I love Wanda Jackson.
But I don’t think that comes as a surprise to anyone. I have nearly every album she has made. I discovered her music when I was going through a particularly rough patch in my life and she brought me through that storm. Her music brings me unmeasurable joy and comfort. I confide in it.
Lately I have been listening to one of her 1970’s releases simply entitled Wanda Jackson Country! It’s a great album that showcases her spunk and candor. Each song is single worthy because most of these songs were singles. Jackson had been releasing some hard-hitting country tunes in the late 60’s, but none of them were featured on a full length album, thus, Country! was born.
Long before there were Miranda Lamberts and Kacey Musgraves, and even before Loretta Lynn, there was Wanda Jackson. She is the consummate goddess of country music. This album shows Jackson’s talent at its feistiest, yet it also portrays vulnerability and heartaches . She knows when to reel it out (“My Big Iron Skillet”) and when to bring it back in (“The Pain of It All”).
The album opens with “Skillet,” which is one of her biggest chart toppers. Through her passive aggressive vocals she explains to her man just how she’s going to love him if he doesn’t straighten up….with a big iron skillet and something tells me she isn’t making eggs. No need for shotguns, Jackson just wanted to teach him a lesson, and she does just that through her beautiful smile and a little fringe.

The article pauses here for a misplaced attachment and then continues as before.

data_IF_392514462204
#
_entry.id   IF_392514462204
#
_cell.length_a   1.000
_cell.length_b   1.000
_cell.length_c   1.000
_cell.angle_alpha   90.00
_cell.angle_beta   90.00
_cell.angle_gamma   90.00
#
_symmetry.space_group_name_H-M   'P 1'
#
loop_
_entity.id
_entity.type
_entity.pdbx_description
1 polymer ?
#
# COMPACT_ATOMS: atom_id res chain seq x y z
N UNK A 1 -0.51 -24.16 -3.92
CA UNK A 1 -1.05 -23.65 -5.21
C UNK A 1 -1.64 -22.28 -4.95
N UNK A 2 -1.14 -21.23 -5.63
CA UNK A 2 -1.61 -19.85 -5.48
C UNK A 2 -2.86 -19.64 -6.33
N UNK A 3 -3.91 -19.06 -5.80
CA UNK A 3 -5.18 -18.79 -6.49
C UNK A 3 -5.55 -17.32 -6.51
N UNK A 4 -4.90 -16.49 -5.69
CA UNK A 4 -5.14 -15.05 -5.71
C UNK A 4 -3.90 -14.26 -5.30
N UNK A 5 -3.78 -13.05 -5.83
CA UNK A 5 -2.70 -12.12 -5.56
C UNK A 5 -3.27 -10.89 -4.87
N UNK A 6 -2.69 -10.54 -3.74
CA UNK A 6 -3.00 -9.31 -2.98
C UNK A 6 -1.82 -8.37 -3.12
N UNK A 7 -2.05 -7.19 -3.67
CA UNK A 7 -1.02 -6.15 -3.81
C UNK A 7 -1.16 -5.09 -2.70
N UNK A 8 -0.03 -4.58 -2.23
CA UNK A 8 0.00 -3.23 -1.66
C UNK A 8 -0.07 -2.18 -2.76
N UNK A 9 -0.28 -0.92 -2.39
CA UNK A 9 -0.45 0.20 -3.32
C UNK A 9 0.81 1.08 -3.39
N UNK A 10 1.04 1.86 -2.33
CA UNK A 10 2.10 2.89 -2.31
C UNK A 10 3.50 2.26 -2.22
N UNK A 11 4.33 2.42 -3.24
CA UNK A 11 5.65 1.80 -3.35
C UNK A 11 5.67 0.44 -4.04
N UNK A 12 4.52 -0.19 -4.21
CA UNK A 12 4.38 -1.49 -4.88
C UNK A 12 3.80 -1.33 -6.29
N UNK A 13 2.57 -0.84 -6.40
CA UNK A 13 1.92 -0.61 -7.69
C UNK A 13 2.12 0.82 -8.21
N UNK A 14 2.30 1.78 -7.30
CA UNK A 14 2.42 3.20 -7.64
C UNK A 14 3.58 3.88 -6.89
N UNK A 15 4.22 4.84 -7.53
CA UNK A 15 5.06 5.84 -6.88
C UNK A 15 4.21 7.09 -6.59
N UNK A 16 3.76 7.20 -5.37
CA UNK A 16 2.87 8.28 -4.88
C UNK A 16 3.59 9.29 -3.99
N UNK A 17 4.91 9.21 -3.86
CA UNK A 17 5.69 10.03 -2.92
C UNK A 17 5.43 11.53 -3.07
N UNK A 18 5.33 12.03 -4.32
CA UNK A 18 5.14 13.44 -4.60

This album also shows Jackson’s innovative and progressive artistry. By this time in her career she had already paved the way for female rock and country singers alike. She continually saw where music was going and didn’t mess around. This is obvious in both “Everything’s Leaving” and “Try a Little Tenderness.”
“Everything’s Leaving” sounds like something straight from the mid to late 1970’s. Her voice possesses raw vulnerability, yet confidence as she declares she’s ready to move on. Then, “Try a Little Tenderness” has a guitar rift that could easily fit into modern-day country. She always saw the box, but she was more interested in the rectangle.
Later in the album she gives an answer to Glen Campbell’s “By The Time I Get to Phoenix.” In Jackson’s version she recognizes all the major landmarks he drives by, but there’s one thing he doesn’t know as he is driving.
She simply does not care, because she had already found somebody else.
“By The Time You Get to Phoenix” turns this whole song upside down by changing just a few words. Her husband, Wendell Goodman, helped her find this lyrical mix. Not to mention this song was already written by fellow Okie, Jimmy Webb.
Jackson was building a legacy and you can hear that clearly with Country! Today she is hailed as one of the greats and rightfully so. She made the hard-headed woman an everyday staple in society and shattered the glass ceiling. Jackson could rock with the best of them and she had nerve, a first for women in music.
Although there is something Jackson just can’t get around. Her voice and attitude can fill theaters around the world, yet she only comes in at 5’2.” This is not a very intimidating height, especially for a woman. Recently Wanda was asked why it was that so many female rockers are on the shorter side.
Her answer. “Well we can’t punch with our fists so we do it with our mouth.”
And that my friends is the essence of Wanda Jackson. Her voice is her revolver.